So what can we do to fix social realities?

We know where these misbeliefs come from because scientists understand how we learn: from the people around us, through both language and mimicking behavior. But we don’t value what everyone says equally. We model people who we admire—our parents, political figures, and celebrities. Prestige makes a difference.

“Especially credible or unlikely messengers are powerful. That’s why it’s really important to have more Republican governors [who were previously] skeptical about public health measures, speaking out [in support],” says Nyhan. “And why it’s really dangerous, conversely, to see a lot of the Fox News opinion machinery turning public health measures into identity politics. It’s not that there’s a risk to public health and that thousands of people are going to die in the coming weeks and months, but that it’s a ‘war on Thanksgiving.'”

Can some updated messaging change hearts and minds this deep into the pandemic? Evidence suggests, yes.

In 2016, Princeton researcher Elizabeth Paluck led a study across 56 middle schools in New Jersey that had significant issues with bullying. Her team was able to reduce conflicts by an incredible 30% within a year. How? They didn’t try to change everyone’s minds about bullying. Instead, they targeted the tastemakers, the popular or influential students in the schools, and encouraged them to post about the dangers of bullying on Instagram, wear bracelets for the cause, and speak to other students about better means of conflict resolution.


Leveraging a handful of influencers—the people we model to learn and create social realities—researchers were able to quantifiably reduce bullying across dozens of schools.

Barrett cites this research and believes that America needs to duplicate it, albeit on a much larger scale, to get people to believe in the dangers of COVID-19, wear masks, and actually take the vaccine when it’s available so that we can put this pandemic behind us. But picking out a few popular kids in a high school is easy. How do you do that on the scale of America itself?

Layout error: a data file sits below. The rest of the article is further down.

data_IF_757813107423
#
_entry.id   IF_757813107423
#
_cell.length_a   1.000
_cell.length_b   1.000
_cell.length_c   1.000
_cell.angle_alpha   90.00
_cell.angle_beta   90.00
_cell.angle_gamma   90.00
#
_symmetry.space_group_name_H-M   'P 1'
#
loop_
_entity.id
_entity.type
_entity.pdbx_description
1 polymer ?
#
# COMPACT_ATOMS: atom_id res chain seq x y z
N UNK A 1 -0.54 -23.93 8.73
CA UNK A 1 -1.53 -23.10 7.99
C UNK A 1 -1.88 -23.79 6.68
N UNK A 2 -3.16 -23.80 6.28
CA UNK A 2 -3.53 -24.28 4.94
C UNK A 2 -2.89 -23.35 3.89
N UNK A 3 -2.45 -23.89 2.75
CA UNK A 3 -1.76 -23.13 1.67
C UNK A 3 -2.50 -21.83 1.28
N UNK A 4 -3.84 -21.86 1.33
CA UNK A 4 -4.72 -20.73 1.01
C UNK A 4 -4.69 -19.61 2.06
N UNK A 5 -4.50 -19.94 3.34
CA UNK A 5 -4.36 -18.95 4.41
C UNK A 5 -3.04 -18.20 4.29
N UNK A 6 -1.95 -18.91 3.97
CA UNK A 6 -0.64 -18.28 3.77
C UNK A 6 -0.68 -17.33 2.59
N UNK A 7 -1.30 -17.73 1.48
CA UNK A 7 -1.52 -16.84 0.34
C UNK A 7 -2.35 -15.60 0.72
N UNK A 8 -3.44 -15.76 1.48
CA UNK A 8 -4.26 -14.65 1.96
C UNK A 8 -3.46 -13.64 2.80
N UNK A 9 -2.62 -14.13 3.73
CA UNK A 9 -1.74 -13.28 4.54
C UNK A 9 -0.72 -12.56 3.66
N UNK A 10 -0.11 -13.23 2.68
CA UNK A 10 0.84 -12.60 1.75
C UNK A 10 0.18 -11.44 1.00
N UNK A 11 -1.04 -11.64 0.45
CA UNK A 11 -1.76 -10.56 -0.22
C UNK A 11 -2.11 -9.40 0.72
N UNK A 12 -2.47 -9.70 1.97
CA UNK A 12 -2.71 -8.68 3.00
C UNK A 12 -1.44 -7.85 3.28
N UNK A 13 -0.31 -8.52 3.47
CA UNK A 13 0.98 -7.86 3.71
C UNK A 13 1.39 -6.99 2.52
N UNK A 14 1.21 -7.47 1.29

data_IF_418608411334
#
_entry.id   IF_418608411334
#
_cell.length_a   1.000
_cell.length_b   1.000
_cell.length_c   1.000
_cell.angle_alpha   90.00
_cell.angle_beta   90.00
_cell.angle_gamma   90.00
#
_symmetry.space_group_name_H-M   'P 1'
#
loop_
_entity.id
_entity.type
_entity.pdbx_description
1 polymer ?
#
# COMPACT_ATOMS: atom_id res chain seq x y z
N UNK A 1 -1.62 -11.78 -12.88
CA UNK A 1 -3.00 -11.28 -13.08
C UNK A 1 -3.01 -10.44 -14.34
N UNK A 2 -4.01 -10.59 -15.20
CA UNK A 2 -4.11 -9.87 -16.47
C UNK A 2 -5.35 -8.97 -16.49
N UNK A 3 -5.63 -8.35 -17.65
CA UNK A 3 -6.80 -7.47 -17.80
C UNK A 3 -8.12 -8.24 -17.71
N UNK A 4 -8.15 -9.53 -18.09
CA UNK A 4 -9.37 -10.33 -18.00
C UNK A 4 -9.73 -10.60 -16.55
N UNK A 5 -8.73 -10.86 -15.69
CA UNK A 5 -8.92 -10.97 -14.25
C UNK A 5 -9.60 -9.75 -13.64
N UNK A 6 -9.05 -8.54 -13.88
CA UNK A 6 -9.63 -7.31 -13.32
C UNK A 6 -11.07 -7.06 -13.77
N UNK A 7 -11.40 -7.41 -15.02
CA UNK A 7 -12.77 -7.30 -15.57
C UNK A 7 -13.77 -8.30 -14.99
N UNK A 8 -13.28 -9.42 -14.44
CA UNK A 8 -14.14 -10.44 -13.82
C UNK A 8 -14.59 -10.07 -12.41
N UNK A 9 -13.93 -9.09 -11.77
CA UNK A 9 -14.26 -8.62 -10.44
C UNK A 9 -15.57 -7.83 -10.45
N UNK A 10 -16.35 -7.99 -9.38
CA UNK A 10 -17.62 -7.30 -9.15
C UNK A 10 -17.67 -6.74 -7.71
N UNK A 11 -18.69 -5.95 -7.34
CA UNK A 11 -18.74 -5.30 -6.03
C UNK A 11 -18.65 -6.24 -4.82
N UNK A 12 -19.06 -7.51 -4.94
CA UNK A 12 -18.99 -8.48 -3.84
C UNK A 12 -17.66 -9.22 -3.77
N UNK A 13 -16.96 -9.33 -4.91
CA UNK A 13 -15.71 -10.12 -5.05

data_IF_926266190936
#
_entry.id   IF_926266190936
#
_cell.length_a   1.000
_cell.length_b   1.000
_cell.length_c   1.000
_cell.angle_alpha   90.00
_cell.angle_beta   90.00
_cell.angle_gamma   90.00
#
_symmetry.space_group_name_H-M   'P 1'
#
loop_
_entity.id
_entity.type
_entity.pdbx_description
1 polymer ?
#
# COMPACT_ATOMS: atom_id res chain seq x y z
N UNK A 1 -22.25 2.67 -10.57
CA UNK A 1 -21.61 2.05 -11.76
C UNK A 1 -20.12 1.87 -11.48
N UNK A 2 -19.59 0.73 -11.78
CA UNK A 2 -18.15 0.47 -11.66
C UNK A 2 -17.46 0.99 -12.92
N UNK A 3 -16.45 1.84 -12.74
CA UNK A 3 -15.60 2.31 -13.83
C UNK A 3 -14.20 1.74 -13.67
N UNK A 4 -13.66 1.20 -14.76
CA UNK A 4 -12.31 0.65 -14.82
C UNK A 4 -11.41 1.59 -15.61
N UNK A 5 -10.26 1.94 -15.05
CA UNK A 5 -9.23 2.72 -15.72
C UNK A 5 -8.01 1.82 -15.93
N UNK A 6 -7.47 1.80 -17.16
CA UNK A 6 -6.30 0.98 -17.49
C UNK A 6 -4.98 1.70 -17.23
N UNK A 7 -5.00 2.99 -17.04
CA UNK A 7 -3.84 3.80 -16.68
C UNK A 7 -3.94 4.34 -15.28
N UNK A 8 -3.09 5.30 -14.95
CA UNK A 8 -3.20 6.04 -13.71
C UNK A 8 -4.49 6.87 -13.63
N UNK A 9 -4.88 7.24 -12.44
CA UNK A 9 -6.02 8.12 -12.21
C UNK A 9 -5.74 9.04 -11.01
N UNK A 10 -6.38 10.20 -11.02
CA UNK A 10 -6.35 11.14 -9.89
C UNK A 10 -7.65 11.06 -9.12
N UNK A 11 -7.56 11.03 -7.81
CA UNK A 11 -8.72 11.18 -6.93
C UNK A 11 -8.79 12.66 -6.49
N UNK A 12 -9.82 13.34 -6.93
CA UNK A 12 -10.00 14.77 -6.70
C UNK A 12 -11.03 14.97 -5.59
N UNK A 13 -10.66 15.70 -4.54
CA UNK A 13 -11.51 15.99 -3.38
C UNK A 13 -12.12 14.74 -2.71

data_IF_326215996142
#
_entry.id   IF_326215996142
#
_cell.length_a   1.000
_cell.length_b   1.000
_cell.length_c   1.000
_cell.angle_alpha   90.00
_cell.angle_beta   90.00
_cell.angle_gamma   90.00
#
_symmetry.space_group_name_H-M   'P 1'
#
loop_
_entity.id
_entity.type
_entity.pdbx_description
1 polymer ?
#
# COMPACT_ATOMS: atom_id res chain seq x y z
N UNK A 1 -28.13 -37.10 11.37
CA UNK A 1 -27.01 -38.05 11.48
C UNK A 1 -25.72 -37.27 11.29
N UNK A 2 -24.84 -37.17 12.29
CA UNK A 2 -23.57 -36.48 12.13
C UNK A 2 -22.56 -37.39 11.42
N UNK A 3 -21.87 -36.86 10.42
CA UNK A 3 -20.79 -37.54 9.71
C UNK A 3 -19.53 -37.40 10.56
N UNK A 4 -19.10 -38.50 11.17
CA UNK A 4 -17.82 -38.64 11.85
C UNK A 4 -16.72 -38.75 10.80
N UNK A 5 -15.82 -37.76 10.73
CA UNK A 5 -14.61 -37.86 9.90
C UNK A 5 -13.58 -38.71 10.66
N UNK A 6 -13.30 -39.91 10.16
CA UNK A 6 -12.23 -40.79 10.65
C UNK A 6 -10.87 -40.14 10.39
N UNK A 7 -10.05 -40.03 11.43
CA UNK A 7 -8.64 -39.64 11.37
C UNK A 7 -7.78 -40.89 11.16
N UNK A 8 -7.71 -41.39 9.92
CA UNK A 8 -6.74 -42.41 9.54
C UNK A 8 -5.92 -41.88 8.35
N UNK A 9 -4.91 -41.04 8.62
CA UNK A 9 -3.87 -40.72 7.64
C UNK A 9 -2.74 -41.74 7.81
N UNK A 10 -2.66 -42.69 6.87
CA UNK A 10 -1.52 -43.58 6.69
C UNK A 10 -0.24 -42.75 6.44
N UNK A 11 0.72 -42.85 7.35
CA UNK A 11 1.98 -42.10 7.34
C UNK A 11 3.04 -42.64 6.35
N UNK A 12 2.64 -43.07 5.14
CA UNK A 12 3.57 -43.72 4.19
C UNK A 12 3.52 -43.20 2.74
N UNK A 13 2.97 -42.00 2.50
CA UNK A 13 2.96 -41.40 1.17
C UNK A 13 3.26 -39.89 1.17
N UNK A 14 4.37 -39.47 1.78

“We have brilliant marketers in this country. Imagine what would happen if you had the people who market things for Apple, or the products we feel like we can’t do without, and you put them on the job to come up with campaigns to give to the influencers who are widespread?” muses Barrett. “Could that turn the tide against the naysayers?”

We’d need politicians. Celebrities. Micro-influencers. And, yes, members of the conservative-leaning media. Barrett imagines a coordinated movement, with a simple, unified message, in which all of these different power brokers actually demonstrate themselves social distancing, wearing a mask, and taking a vaccine.

This kind of marketing campaign could create a new social reality for COVID-19 deniers, one that’s in line with physical reality.


“People will copy people they admire,” says Barrett. “If you and I were in the same room, even if we didn’t know each other—if we like and trust each other—by the end of a 30-minute conversation, we’d mirror each other’s actions. It just happens. We can harness that on a large scale.”

About the author

Mark Wilson is a senior writer at Fast Company who has written about design, technology, and culture for almost 15 years. His work has appeared at Gizmodo, Kotaku, PopMech, PopSci, Esquire, American Photo and Lucky Peach